Nigerian Muslim Views on Suicide Bombing

The aftermath of a suicide bombing in Borno state, Nigeria.
Blood stains the wall of a damaged mosque in Ummarari village following a suicide bombing in Borno, Nigeria, March 16. Suicide bombers are commonly used by Boko Haram in its attacks against the Nigerian state. Stringer/Reuters

This article was originally published by the Council on Foreign Relations.

Historically, there has been no West African tradition of martyrdom by suicide. Suicide, in fact, continues usually to be viewed as anathema. Nigeria's first case of suicide bombing occurred only five years ago, in 2011. Since then, it has become associated with Boko Haram, the radical, Islamist movement that seeks to destroy the secular government in Nigeria.

The Pew Research Center in 2014 did a poll on Muslim views on suicide bombing in fourteen countries with large Muslim populations. Pew summarized the question as, "Suicide bombings can be ___ justified against civilian targets in order to defend Islam from its enemies." Respondents could fill in the blank with "often," "sometimes," "rarely," "never," and "don't know." Pew also aggregated "often" and "sometimes" into a single figure.

The highest "often/sometimes" aggregated percentages were Palestinian Territory (Gaza) at 62 percent, Bangladesh at 47 percent, and Palestinian Territory (West Bank) at 36 percent. The lowest were Pakistan at 3 percent and Tunisia at 5 percent.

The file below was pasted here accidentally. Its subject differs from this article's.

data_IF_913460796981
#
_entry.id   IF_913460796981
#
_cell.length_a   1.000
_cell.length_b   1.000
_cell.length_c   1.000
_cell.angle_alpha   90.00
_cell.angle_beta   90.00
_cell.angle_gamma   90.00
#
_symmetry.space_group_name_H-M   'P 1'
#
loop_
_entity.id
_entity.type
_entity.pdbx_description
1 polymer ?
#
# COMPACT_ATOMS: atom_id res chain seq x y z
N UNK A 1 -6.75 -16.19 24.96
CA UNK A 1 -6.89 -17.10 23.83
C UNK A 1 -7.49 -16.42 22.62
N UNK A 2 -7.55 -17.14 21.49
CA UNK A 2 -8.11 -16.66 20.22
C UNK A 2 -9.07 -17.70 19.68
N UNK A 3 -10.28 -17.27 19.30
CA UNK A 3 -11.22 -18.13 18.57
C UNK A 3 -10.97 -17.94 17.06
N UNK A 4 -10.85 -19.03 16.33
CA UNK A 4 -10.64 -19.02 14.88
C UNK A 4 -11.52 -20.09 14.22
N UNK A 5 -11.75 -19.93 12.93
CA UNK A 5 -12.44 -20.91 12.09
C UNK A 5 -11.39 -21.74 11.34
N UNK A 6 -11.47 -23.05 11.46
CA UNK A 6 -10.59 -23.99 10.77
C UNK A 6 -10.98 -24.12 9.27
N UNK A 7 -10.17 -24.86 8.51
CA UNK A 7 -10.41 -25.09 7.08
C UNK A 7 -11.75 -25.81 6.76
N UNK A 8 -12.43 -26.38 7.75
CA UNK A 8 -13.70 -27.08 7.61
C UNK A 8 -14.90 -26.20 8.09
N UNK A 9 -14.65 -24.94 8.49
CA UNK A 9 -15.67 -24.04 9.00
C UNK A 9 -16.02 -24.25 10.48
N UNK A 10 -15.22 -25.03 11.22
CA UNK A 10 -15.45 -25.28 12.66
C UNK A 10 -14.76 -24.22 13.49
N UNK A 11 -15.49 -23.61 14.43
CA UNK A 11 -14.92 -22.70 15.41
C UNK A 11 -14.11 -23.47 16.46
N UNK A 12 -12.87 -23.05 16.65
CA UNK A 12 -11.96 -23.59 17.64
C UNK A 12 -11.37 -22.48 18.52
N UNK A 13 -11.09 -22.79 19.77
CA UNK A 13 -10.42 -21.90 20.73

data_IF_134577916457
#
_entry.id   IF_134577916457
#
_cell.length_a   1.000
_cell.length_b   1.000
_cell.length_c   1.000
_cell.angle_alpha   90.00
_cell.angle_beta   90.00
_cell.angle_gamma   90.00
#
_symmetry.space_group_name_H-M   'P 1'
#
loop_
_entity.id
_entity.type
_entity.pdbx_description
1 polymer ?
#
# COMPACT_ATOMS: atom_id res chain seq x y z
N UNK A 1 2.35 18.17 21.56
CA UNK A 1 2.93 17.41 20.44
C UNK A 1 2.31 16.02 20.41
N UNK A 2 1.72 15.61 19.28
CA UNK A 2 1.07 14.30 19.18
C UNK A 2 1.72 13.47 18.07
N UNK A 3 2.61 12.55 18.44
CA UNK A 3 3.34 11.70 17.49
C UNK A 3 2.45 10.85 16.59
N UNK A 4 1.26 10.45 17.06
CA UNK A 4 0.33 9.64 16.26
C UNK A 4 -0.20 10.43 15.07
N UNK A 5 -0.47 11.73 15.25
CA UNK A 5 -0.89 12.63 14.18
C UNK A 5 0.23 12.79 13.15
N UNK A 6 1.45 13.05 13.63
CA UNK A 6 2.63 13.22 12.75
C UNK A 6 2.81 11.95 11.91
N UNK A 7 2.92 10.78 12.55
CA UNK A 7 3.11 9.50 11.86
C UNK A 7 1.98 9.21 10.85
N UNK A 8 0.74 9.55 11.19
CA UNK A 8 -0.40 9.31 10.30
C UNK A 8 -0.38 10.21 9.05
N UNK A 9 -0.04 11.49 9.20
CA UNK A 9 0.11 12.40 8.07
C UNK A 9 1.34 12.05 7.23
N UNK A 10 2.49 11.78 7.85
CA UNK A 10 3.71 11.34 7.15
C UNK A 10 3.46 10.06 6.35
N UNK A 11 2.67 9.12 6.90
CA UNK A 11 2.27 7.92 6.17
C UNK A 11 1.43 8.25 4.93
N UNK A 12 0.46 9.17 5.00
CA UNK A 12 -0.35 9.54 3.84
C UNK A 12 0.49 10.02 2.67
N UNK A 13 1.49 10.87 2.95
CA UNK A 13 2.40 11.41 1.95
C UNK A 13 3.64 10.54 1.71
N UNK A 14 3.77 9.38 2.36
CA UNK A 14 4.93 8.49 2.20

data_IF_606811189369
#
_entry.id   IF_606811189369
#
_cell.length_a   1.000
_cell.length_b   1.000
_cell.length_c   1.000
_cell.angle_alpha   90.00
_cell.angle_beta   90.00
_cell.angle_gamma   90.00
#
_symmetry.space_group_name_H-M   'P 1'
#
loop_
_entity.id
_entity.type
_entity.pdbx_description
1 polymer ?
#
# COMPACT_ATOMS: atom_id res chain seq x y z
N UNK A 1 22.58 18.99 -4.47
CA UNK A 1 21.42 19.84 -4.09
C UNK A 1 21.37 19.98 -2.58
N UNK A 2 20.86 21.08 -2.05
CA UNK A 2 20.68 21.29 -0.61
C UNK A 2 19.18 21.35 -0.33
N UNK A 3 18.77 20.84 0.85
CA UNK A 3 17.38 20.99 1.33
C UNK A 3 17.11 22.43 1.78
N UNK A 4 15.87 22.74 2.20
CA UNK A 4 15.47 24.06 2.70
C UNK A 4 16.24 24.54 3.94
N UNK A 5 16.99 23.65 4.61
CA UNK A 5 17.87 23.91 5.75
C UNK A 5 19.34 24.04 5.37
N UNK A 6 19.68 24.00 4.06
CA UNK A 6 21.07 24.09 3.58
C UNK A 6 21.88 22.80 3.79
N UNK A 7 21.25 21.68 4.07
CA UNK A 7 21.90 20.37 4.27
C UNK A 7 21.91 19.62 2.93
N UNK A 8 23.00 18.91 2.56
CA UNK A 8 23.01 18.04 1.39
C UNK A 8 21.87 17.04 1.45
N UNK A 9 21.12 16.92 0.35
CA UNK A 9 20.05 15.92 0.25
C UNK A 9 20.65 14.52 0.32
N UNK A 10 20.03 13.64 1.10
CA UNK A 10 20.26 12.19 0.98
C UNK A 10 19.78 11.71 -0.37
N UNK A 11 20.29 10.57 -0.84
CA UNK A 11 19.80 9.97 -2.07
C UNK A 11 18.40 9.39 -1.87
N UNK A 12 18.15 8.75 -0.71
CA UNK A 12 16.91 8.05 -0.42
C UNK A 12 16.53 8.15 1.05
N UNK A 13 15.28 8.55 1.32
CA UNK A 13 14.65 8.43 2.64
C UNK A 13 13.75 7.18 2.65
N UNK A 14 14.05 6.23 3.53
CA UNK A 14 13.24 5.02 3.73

There were three sub-Saharan African countries on Pew's list: Nigeria, Senegal, and Tanzania. The aggregated "often/sometimes" scores were respectively 19, 15, and 26 percent. If the aggregated score for Nigeria is broken down, 9 percent opted for "often" and 10 percent for "sometimes." As noted in a March 15 blog post, polling indicates about 10 percent of Nigerians are favorably disposed toward Boko Haram and about twenty percent of the country's Muslims are favorably disposed toward the Islamic State militant group (ISIS). The percentage of Nigerians who say "suicide bombings can be often justified…" and those who say "suicide bombings can be sometimes justified…" is within the range of those Nigerians, presumably mostly Muslim, who are favorably disposed toward Boko Haram and the Islamic State, both of which make prominent use of suicide bombers.

The aggregated figures for views on suicide bombings in Senegal and Tanzania are surprisingly high. They may indicate more sympathy for radical Islamic movements than conventional wisdom accounts for.

John Campbell is the Ralph Bunche Senior Fellow for Africa Policy Studies at the Council on Foreign Relations in New York.

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